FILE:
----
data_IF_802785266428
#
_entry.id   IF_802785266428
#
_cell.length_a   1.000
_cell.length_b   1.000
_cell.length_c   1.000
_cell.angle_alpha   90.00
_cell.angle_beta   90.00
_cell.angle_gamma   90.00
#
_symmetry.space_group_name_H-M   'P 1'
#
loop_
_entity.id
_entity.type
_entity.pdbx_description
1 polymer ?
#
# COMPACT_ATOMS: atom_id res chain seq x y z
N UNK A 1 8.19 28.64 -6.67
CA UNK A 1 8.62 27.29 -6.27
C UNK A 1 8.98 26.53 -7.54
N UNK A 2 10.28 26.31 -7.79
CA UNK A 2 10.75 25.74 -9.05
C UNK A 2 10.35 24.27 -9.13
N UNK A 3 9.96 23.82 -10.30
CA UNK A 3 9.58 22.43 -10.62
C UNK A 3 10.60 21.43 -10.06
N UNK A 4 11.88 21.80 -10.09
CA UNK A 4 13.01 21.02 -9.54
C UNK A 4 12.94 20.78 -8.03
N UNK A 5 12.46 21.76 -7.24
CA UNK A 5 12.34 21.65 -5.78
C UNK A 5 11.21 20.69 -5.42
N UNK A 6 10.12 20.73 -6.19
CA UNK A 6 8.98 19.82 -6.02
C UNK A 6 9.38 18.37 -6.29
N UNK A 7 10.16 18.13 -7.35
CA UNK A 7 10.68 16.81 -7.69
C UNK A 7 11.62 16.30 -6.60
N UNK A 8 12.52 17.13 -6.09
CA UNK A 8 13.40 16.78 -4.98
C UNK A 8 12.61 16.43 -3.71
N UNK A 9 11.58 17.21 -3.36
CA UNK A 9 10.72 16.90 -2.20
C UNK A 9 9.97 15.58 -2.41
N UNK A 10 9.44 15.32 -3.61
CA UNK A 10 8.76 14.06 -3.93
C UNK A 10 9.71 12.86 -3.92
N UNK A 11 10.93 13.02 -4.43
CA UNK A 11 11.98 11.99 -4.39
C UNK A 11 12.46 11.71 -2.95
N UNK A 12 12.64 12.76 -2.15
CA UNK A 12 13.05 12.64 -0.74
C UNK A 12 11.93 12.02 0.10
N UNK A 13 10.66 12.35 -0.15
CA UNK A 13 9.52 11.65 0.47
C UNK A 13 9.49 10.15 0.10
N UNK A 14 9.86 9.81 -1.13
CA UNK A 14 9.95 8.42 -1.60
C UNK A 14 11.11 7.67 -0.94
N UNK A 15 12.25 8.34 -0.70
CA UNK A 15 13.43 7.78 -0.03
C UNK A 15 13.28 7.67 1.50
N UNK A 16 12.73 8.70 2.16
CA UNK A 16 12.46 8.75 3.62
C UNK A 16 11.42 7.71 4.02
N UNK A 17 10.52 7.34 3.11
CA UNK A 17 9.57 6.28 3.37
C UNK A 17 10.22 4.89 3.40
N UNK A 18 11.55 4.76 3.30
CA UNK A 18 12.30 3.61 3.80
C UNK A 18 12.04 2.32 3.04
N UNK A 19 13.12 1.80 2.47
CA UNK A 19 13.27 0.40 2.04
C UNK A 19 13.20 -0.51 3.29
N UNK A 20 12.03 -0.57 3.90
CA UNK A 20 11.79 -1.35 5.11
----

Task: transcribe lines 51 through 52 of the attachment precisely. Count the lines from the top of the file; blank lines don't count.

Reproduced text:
N UNK A 11 10.93 13.02 -4.43
CA UNK A 11 11.98 11.99 -4.39